Inglewood is a neighbourhood that centres on 9th Avenue SE (Old Atlantic Avenue) to the east of the downtown core.  Unusually for Calgary, the community is blessed with over 200 pre-1914 buildings.  In recent years it has been undergoing gentrification, and is in the process of being transformed from a derelict commercial era.  Inglewood has been acquiring an interesting mix of antique stores, ethnic restaurants and coffee shops. 

Marda Loop is located in the community of South Calgary, along 33rd Avenue SW and 34 Avenue SW, between 18th Street SW and 22nd Street SW.  Thanks to a business revitalization initiative, it has gone from a bland strip mall to a vibrant collection of eclectic stores, restaurants and coffee houses.  The transformation has been further assisted by the re-development of the adjacent neighbourhood that used to house military families.  It has been re-designed as a pedestrian-oriented community with a mix of new homes, infills, townhouses and apartments.  This has helped to give Marda Loop / Garrison Woods the feel of an urban village.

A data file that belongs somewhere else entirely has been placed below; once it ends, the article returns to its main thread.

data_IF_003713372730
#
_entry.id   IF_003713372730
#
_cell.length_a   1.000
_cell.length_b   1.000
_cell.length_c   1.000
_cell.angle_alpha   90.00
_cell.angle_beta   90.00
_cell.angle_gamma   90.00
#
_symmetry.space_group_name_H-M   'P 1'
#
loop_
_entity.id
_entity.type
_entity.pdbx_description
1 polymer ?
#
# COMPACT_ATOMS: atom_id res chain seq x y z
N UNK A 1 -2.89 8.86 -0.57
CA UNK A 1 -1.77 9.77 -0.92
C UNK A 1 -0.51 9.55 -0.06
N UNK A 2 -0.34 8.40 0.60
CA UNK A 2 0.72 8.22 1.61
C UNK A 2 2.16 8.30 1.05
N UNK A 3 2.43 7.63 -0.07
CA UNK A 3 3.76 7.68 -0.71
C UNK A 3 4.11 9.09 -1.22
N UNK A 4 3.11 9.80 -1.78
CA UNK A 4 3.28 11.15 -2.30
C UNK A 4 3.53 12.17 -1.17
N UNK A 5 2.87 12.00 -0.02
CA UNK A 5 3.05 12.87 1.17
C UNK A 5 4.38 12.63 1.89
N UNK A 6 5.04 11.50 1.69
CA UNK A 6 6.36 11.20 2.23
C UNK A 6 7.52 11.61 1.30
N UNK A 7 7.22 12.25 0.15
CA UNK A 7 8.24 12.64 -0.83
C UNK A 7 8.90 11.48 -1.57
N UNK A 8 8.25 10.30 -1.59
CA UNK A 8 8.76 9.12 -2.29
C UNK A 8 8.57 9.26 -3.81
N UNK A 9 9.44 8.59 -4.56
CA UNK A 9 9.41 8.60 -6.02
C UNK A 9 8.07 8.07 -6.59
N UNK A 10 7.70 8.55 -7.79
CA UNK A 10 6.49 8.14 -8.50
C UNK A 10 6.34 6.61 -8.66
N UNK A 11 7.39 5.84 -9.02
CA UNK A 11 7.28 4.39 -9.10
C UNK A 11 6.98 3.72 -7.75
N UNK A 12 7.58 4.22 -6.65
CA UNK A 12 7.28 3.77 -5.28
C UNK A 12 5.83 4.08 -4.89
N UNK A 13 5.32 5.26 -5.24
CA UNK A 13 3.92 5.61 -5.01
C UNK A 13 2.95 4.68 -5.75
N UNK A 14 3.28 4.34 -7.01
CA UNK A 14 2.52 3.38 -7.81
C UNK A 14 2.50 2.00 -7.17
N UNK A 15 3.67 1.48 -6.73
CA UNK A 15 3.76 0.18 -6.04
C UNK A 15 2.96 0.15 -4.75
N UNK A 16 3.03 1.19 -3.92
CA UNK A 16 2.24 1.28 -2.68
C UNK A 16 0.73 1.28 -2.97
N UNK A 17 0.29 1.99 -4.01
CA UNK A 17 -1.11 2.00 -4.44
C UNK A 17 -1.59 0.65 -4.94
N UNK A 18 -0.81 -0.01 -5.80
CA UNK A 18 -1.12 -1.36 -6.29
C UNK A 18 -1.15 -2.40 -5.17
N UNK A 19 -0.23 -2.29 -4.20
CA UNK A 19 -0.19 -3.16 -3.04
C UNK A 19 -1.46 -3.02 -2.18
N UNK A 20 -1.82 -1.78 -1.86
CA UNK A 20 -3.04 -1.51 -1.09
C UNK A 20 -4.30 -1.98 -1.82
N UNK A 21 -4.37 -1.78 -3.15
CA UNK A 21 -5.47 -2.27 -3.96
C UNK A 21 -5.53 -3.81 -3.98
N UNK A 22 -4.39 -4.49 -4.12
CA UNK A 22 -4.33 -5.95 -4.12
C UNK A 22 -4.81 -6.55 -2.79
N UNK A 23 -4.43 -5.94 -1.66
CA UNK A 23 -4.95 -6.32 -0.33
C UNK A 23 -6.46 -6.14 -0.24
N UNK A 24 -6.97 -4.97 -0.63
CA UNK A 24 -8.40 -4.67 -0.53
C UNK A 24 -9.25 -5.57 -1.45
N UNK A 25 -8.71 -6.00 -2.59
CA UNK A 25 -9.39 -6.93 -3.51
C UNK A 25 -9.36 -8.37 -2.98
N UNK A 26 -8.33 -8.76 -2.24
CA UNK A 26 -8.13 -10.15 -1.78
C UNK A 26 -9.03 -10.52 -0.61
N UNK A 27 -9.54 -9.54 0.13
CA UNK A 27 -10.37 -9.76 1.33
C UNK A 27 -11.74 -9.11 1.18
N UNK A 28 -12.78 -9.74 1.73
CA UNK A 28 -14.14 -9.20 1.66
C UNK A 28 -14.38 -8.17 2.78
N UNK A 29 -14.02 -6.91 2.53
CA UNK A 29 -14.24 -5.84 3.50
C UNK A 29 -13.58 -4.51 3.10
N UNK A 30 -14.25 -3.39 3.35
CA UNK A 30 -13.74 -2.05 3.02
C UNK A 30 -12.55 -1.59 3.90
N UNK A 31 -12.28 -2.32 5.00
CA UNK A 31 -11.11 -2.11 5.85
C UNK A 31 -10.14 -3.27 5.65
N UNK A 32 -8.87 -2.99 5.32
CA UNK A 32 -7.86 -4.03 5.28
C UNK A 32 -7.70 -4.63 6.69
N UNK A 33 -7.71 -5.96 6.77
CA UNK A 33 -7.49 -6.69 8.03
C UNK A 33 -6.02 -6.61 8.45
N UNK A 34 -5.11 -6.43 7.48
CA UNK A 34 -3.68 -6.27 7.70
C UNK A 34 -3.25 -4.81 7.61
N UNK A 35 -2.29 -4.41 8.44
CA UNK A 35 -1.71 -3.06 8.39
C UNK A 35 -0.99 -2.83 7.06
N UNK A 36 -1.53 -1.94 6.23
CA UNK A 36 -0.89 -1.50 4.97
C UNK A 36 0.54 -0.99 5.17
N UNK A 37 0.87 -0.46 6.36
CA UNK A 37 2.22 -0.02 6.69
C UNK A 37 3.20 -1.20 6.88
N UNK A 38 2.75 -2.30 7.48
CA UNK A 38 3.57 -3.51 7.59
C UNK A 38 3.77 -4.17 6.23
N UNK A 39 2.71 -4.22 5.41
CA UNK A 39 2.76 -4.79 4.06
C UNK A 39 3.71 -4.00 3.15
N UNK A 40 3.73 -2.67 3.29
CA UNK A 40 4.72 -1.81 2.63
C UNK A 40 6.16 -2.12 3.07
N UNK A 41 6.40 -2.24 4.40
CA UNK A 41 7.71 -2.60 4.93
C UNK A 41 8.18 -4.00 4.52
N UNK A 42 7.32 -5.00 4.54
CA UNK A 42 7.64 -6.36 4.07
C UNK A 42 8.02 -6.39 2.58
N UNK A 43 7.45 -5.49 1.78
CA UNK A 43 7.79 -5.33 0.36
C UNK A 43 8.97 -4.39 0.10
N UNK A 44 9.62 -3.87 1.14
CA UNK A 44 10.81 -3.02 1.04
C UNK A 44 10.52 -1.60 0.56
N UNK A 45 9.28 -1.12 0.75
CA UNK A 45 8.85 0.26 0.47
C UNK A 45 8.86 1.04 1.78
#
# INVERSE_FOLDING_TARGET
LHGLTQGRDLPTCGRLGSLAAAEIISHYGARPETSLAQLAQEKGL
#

International Avenue - 17th Avenue SE - "International Avenue" is the stretch of 17th Avenue SE that passes through the community of Forest Lawn.  It is home to a wide variety of ethnic restaurants and shops.  The International Avenue Arts and Culture Centre has joined forces with the Calgary Fireworks Festival Society to create GlobalFest , an international fireworks competition at Elliston Park every August. 

If you want to see a more athletic side of the city you can go to the Canada Olympic Park , near Calgary's western city limits.  The ski-jumping and bobsleigh, luge and skeleton events were held there during the 1988 Winter Olympics. During the winter, you can participate in a number of sports there, including skiing, snowboarding, bobsleigh and luge. During the summer months you can ride the luge in the ice house, you can go mountain biking, and you can play mini golf.